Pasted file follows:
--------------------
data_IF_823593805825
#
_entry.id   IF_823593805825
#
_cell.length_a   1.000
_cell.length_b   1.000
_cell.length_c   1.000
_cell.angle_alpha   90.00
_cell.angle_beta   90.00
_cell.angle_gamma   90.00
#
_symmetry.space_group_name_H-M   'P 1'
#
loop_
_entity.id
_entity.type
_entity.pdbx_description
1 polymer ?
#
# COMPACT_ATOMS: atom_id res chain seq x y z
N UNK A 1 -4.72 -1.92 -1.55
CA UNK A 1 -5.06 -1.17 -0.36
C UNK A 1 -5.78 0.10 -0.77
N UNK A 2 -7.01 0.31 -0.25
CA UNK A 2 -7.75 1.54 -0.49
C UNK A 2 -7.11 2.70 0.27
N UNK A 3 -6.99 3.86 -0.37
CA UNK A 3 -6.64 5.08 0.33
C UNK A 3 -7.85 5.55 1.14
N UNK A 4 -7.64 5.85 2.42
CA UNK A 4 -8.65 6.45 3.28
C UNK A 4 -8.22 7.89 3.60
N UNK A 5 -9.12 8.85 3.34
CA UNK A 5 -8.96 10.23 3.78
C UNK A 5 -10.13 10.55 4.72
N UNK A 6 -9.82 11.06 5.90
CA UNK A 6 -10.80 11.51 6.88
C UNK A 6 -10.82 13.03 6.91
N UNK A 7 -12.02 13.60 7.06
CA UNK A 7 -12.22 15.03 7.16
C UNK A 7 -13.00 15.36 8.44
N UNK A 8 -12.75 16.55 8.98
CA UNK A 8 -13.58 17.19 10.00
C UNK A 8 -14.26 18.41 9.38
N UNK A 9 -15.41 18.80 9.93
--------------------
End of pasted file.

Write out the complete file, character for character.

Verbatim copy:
data_IF_823593805825
#
_entry.id   IF_823593805825
#
_cell.length_a   1.000
_cell.length_b   1.000
_cell.length_c   1.000
_cell.angle_alpha   90.00
_cell.angle_beta   90.00
_cell.angle_gamma   90.00
#
_symmetry.space_group_name_H-M   'P 1'
#
loop_
_entity.id
_entity.type
_entity.pdbx_description
1 polymer ?
#
# COMPACT_ATOMS: atom_id res chain seq x y z
N UNK A 1 -4.72 -1.92 -1.55
CA UNK A 1 -5.06 -1.17 -0.36
C UNK A 1 -5.78 0.10 -0.77
N UNK A 2 -7.01 0.31 -0.25
CA UNK A 2 -7.75 1.54 -0.49
C UNK A 2 -7.11 2.70 0.27
N UNK A 3 -6.99 3.86 -0.37
CA UNK A 3 -6.64 5.08 0.33
C UNK A 3 -7.85 5.55 1.14
N UNK A 4 -7.64 5.85 2.42
CA UNK A 4 -8.65 6.45 3.28
C UNK A 4 -8.22 7.89 3.60
N UNK A 5 -9.12 8.85 3.34
CA UNK A 5 -8.96 10.23 3.78
C UNK A 5 -10.13 10.55 4.72
N UNK A 6 -9.82 11.06 5.90
CA UNK A 6 -10.80 11.51 6.88
C UNK A 6 -10.82 13.03 6.91
N UNK A 7 -12.02 13.60 7.06
CA UNK A 7 -12.22 15.03 7.16
C UNK A 7 -13.00 15.36 8.44
N UNK A 8 -12.75 16.55 8.98
CA UNK A 8 -13.58 17.19 10.00
C UNK A 8 -14.26 18.41 9.38
N UNK A 9 -15.41 18.80 9.93